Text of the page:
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CHAP, how to give up the less for the sake of attainv_^-L_/ ing and keeping the greater. Governed by this principle, he gradually began to draw closer and closer towards England; and when the angry Czar imagined that he was advancing in the cause of his Church against a resolute champion of the Latins, his wily adversary was smiling perhaps with Lord Cowley about the 'key' and the 'cupola,' and preparing to form an alliance on strictly temporal grounds.

It would have been well for Europe if the exigencies of the persons then wielding the destinies of France would have permitted the State to rest content with that honest share of duty which fell to the lot of each of the four Powers when the intended occupation of the Principalities was announced. Neither the interest nor the honour of France required that in the Eastern Question she should stand more forward than any other of the remonstrant States; but the personal interest of the new Emperor and his December friends did not at all coincide with the interest of France; for what he and his associates wanted, and what in truth they really needed, was to thrust France into a conflict which might be either diplomatic or warlike, but which was at all events to be of a conspicuous sort, tending to ward off the peril of home politics, and give to the fabric of the 2d of December something like station and celebrity in Europe. In order to achieve this, it clearly would not suffice for France to be merely one of a conference of four great Powers quietly and temperately engaged in repressing the CHAP, encroachment of the Czar. Her part in such a busi- •—r^-> ness could not possibly be so prominent nor so animating as to draw away the attention of the French from the persons who had got into their palaces and their offices of State. On the other hand, a close, separate, and significant alliance with England, and with England alone, to the exclusion of the rest of the four Powers, would not only bring about the conflict which was needed for the safety and comfort of the Tuileries, but would seem in the eyes of the mistaken world to give the sanction of the Queen's pure name to the acts of the December night and the Thursday the day of blood. The unspeakable value of this moral shelter to persons in the condition of the new French Monarch, and St Arnaud, Morny, and Maupas, can never be understood except by those who look back and remember how exalted the moral station of England was, in the period which elapsed between the 10th of April 1848 and the time when she suffered herself to become entangled in engagements with the French Emperor.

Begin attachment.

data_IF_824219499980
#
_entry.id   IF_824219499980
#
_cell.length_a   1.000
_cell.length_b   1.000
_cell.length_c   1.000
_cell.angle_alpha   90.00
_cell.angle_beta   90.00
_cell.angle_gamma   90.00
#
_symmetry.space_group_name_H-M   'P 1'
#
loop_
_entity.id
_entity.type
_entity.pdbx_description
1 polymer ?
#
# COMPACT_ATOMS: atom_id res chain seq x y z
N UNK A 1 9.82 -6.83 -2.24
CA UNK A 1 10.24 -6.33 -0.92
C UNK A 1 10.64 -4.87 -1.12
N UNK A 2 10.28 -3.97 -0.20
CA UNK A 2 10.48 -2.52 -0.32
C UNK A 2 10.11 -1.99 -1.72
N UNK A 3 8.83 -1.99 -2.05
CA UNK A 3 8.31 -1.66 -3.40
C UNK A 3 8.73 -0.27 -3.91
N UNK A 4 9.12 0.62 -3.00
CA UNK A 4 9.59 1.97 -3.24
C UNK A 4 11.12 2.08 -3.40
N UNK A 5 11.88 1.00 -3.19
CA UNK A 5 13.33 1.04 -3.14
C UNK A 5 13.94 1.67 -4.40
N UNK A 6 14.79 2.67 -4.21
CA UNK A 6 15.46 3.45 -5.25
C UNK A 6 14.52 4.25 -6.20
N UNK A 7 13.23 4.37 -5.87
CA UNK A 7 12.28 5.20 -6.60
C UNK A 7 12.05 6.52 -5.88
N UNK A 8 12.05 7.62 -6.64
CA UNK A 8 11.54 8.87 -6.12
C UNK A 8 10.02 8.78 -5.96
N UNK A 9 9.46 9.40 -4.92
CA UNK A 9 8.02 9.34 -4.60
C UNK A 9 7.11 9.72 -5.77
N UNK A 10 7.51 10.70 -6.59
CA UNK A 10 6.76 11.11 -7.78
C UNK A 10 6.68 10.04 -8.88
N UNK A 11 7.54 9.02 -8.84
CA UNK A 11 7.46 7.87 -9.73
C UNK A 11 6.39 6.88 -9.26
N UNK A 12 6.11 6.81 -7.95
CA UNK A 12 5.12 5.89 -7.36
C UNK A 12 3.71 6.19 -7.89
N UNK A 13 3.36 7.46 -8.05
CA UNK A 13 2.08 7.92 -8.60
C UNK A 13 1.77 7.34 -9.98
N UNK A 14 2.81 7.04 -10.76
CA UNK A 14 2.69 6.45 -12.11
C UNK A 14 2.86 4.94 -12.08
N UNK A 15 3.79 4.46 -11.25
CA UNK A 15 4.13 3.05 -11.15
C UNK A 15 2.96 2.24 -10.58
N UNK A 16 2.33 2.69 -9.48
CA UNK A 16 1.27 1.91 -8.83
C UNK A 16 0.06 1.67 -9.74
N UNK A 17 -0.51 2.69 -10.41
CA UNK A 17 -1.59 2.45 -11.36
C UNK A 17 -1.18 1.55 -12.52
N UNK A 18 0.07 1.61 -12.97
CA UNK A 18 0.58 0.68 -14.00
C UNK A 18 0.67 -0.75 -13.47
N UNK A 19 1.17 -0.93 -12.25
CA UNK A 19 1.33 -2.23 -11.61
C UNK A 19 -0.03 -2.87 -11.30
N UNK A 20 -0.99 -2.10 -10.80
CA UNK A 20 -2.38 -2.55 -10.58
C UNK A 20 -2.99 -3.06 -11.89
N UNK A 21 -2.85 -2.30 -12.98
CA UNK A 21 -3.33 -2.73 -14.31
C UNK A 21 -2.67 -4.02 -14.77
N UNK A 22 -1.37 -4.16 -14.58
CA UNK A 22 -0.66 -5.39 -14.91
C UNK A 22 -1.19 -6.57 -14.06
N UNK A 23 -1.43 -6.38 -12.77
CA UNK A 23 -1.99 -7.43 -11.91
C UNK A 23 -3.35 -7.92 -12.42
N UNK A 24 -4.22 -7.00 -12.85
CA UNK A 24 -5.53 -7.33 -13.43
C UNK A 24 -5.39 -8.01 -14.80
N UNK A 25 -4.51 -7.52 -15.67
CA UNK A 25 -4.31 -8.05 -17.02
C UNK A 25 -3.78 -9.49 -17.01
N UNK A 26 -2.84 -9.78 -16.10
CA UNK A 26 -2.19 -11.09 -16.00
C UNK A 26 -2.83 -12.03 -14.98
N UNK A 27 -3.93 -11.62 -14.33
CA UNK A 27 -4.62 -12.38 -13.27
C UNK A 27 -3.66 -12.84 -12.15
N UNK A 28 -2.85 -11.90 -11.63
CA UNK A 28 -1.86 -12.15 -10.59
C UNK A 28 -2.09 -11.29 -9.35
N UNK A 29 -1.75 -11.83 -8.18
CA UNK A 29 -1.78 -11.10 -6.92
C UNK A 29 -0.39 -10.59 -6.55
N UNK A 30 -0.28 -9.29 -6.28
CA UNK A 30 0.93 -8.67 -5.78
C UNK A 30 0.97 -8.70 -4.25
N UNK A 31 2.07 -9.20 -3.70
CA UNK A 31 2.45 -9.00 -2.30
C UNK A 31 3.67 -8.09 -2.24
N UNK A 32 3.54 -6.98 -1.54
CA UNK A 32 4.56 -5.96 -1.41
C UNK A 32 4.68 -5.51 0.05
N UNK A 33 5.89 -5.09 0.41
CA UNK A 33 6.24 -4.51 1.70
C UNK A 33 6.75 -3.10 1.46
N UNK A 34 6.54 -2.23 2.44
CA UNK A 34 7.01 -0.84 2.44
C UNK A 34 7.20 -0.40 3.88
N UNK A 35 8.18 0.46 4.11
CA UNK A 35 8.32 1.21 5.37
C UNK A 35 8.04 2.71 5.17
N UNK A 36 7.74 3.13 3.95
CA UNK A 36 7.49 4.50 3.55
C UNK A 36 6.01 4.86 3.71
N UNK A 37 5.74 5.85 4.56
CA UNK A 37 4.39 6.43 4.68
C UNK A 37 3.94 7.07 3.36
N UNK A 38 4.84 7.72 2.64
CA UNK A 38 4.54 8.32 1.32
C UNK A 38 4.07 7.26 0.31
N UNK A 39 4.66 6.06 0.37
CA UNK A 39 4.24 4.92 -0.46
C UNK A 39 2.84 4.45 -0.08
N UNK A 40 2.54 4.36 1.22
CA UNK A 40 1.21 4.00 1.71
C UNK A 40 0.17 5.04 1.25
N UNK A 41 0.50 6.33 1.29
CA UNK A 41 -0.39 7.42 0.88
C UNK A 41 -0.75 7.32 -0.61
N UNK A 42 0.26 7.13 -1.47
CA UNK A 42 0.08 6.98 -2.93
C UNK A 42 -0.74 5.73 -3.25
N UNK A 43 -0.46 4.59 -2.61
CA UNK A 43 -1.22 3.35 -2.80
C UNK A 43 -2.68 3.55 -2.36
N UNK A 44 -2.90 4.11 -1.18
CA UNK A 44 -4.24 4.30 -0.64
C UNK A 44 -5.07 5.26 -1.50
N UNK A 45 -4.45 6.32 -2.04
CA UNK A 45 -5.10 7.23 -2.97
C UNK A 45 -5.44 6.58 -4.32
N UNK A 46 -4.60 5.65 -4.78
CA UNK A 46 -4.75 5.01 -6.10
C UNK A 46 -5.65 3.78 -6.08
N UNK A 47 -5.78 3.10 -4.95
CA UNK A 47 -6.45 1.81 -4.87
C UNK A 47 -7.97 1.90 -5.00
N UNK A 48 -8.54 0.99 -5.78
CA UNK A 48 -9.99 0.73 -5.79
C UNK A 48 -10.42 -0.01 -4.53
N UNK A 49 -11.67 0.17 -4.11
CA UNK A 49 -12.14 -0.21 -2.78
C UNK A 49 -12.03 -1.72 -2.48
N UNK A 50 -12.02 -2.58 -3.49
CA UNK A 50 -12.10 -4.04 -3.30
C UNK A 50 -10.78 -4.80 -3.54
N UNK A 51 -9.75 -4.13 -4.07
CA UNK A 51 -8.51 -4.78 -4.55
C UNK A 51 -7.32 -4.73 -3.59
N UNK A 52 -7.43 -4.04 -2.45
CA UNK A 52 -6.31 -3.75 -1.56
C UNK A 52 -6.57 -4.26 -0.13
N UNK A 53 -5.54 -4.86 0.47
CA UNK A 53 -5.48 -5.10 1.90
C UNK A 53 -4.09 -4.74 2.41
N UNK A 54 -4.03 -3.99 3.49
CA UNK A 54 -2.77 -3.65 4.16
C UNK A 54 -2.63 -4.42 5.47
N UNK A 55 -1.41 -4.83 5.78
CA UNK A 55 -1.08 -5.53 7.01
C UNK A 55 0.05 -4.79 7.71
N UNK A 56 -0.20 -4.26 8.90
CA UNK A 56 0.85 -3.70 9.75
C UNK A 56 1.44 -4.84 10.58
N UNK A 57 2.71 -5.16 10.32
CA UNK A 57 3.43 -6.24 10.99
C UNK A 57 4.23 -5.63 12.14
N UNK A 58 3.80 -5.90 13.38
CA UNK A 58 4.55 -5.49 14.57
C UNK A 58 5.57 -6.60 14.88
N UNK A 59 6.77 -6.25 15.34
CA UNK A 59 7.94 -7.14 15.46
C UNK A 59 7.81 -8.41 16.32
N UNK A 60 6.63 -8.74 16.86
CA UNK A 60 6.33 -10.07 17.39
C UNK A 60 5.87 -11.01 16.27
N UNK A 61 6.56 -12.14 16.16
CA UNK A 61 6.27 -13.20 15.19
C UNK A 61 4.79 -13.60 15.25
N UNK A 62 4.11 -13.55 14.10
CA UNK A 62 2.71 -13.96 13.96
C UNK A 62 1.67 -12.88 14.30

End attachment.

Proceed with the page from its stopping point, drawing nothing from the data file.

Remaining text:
It would have been right enough that France and England, as the two great maritime Powers, should have come to an understanding with each other in regard to the disposition of their fleets; but even if they had been concerting for only that limited purpose, it would have been right that the general tenor and object of their naval arrangements should have received the antecedent approval of the two CHAP, other Powers with whom they were in cordial agree-—v—s ment. The English Government, however, not only consented to engage in naval movements which affected—nay, actually governed—the question of peace or war, but fell into the error of concerting these movements with France alone, and doing this not because of any difference which had arisen between the four Powers, but simply because France and England were provided with ships; so that in truth the Western Powers, merely because they were possessed of the implement which enabled them to put a pressure upon the Czar, resolved to act as though they were the only judges of the question whether the pressure should be applied or not; and this at a time when, as Lord Clarendon declared in Parliament, the four Powers were 'all acting cor* dially together.' Of course, this wanton segregation tended to supersede or dissolve the concord which bound the four Powers, and, as a sure consequence, to endanger yet more than ever the cause of peace. Some strange blindness prevented Lord Aberdeen from seeing the path he trod, or rather prevented him from seeing it with a clearness conducive to action. But what the French Emperor wanted was even more than this, and what he wanted was done. It is true that neither admiration nor moral disapproval of the conduct of princes ought to have any exceeding sway over our relations with foreign States; and if we had had the misfortune to find that the Emperor of the French was the only potentate in Europe whose policy was in accord with our